Unlike lower vertebrates, mammals are unable to repair their adult hearts after injuries that include heart attacks. This inability in humans leads to heart failure—a deadly and costly disease that affects more than 5 million Americans.
Biomedical investigators at the University of Alabama at Birmingham, and in Texas and New York, have now launched research to change that. They are probing a startling discovery seen in mice and pigs—the finding that those mammalian hearts do have the capacity to regenerate dead muscle tissue after a heart attack. There is a big catch, however—this remarkable ability is present for only a few days after birth.
With the support of a new $2.5 million grant from the National Institutes of Health, researchers will seek to understand why the newborn heart can repair itself, and how that regenerative capacity is lost. The study aims to decipher the mechanisms that govern the regenerative potential of large neonatal mammalian hearts, and then determine whether those regulatory mechanisms can be manipulated to remuscularize the heart after muscle death in the left ventricle, the heart’s major pumping chamber.
The research will be led by Jianyi “Jay” Zhang, M.D., Ph.D., chair and professor of the UAB Department of Biomedical Engineering; Hesham Sadek, M.D., associate professor of internal medicine, The University of Texas Southwestern Medical Center, Dallas; and Lior Zangi, Ph.D., assistant professor of cardiology at the Icahn School of Medicine at Mount Sinai, New York.
Zhang is a longtime leader in biomedical research to improve human heart attack recovery. He uses cells and cell patches made of heart muscle cells grown from induced pluripotent stem cells. Zhang says this grant is a new approach to heart repair made possible by Sadek’s discovery of neonatal heart regenerative ability in mice and Zhang’s showing the same ability in neonatal pigs. The larger pig hearts allow a study of the mechanisms of remuscularization of the injured heart in large mammals, which was not possible with the much smaller mouse hearts.
“This is an important grant because it is a new research direction to address one of the most significant problems in public health, and I am very happy to have the best people in the field working with us,” Zhang said.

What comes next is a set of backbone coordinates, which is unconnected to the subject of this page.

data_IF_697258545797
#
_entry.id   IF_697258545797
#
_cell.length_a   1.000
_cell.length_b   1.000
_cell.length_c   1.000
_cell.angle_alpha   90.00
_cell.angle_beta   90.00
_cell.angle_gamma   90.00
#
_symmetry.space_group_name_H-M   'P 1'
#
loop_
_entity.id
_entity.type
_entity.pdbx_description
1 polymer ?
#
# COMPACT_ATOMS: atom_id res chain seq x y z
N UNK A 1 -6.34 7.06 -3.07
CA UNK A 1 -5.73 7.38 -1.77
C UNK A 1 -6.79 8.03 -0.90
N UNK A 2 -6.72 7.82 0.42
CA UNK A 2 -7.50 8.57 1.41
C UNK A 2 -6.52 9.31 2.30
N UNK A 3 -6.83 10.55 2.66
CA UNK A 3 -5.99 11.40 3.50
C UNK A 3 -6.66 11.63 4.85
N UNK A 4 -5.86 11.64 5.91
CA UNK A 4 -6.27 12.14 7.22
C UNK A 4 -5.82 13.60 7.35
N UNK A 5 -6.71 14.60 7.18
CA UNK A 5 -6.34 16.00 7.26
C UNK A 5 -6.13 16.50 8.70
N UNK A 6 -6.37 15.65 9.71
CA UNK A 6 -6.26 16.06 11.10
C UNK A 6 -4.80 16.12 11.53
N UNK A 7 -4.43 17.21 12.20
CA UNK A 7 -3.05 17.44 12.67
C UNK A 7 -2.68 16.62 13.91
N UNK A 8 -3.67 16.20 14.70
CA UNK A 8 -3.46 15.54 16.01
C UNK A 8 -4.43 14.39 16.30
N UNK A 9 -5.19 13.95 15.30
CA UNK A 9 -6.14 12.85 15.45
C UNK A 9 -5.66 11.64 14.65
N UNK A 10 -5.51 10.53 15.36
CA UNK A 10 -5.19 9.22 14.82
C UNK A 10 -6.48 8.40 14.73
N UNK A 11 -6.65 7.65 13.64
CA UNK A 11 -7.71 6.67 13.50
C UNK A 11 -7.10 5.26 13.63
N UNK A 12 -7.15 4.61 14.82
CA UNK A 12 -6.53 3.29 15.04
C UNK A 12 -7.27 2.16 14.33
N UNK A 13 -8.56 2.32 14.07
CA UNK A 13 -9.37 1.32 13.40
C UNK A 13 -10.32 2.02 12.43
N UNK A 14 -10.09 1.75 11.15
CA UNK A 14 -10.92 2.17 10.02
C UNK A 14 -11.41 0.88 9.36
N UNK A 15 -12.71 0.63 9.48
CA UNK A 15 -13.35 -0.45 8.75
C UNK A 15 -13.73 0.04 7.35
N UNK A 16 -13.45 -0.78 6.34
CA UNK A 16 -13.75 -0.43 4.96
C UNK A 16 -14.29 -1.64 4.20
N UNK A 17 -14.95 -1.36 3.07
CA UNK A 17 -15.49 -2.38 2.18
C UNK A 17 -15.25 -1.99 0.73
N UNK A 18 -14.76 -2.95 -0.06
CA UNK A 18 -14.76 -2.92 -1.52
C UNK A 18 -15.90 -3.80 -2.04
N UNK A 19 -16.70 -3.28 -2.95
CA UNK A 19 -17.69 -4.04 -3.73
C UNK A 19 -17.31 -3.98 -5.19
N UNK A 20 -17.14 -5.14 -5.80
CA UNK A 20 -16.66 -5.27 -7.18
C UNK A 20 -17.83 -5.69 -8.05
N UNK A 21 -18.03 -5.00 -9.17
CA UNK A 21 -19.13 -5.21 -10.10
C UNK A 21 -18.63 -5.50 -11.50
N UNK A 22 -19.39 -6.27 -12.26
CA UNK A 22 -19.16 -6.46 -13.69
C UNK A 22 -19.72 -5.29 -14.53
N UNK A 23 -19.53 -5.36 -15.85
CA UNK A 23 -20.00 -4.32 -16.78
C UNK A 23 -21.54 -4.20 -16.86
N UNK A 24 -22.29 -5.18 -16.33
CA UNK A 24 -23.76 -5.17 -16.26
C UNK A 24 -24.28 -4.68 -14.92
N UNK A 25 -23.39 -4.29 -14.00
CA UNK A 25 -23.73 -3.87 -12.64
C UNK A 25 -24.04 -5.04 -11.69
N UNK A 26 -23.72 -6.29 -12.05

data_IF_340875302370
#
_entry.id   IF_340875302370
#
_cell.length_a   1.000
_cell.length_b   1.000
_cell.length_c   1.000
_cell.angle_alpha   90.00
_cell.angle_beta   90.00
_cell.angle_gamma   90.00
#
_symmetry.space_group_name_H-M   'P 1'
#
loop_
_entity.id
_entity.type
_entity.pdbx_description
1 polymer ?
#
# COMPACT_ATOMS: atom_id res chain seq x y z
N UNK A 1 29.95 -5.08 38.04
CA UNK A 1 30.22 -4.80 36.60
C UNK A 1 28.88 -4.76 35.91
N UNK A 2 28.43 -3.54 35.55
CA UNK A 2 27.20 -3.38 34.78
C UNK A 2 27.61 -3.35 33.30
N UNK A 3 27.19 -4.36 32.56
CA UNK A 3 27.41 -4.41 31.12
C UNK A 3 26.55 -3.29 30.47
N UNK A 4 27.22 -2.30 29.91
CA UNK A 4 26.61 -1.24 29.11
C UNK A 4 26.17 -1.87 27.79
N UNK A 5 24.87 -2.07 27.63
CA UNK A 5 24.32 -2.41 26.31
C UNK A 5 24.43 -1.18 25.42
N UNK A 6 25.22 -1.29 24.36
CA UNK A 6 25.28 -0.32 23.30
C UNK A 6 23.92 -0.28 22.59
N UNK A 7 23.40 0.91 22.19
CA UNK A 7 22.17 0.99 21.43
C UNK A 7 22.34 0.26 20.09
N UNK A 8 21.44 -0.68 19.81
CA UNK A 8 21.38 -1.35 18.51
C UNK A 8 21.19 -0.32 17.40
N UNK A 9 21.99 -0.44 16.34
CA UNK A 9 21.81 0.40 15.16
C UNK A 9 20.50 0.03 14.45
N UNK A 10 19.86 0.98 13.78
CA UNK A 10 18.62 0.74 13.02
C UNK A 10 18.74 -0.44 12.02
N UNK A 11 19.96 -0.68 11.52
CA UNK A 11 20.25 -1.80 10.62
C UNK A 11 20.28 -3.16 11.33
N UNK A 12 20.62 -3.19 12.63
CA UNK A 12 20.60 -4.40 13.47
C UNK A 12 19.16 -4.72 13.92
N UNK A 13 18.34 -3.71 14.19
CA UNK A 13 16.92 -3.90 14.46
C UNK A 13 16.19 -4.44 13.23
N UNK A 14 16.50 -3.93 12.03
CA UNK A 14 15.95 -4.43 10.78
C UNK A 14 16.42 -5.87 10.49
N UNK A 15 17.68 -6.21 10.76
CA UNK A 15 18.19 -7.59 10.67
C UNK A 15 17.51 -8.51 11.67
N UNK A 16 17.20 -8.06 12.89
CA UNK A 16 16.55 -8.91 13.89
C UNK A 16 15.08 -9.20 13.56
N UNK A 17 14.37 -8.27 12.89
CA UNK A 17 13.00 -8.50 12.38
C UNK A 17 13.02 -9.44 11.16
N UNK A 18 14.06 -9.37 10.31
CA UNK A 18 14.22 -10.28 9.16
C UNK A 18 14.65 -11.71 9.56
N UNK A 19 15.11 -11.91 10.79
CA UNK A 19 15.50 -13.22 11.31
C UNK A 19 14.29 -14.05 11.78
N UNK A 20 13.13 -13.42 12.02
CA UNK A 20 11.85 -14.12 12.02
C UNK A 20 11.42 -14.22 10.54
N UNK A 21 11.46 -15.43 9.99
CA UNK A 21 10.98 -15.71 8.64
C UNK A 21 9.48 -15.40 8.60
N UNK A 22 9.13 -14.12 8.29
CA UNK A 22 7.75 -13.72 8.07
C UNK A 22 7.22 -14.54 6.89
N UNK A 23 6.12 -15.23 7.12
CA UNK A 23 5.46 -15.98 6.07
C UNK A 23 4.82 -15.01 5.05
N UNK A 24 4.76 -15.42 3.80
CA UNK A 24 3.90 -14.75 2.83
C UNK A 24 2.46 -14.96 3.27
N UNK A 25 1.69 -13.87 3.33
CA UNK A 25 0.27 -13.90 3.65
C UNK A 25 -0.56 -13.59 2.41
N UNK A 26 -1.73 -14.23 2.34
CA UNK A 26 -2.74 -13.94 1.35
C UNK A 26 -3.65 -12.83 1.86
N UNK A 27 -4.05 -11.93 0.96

Heart muscle cells in mammals exit the cell cycle and stop replicating several days after birth. Later growth of the heart comes from enlargement of existing cells, not from generation of new muscle cells. In adult heart attacks, heart failure follows because the heart is unable to regenerate new cardiomyocytes. Instead, the lost cardiomyocytes are replaced by fibrous tissue that causes a vicious circle of heart enlargement, decline in pumping function and, eventually, death.
In their research, Zhang, Sadek and Zangi will outline the duration of the window of cardiac regenerative potential in pigs and decipher the regulators that control why cardiomyocytes exit the cell cycle. Then they will see if they can modify those key regulators of the cardiomyocyte cycle to regrow heart muscle after a heart attack.
Anecdotal evidence for a regenerative ability in newborn human hearts includes a recent case report of a newborn patient whose heart regenerated almost completely from a heart attack that occurred shortly after birth.
“The many important clinical implications of work from this new grant could include the design of novel techniques for pediatric and adult heart disease interventions,” Zhang said. “Importantly, as we begin to better understand the mechanisms that regulate the drastic early postnatal decline in cardiomyocyte proliferation, we may be able to manipulate these mechanisms to promote myocardial regeneration in adult, as well as pediatric, patients.
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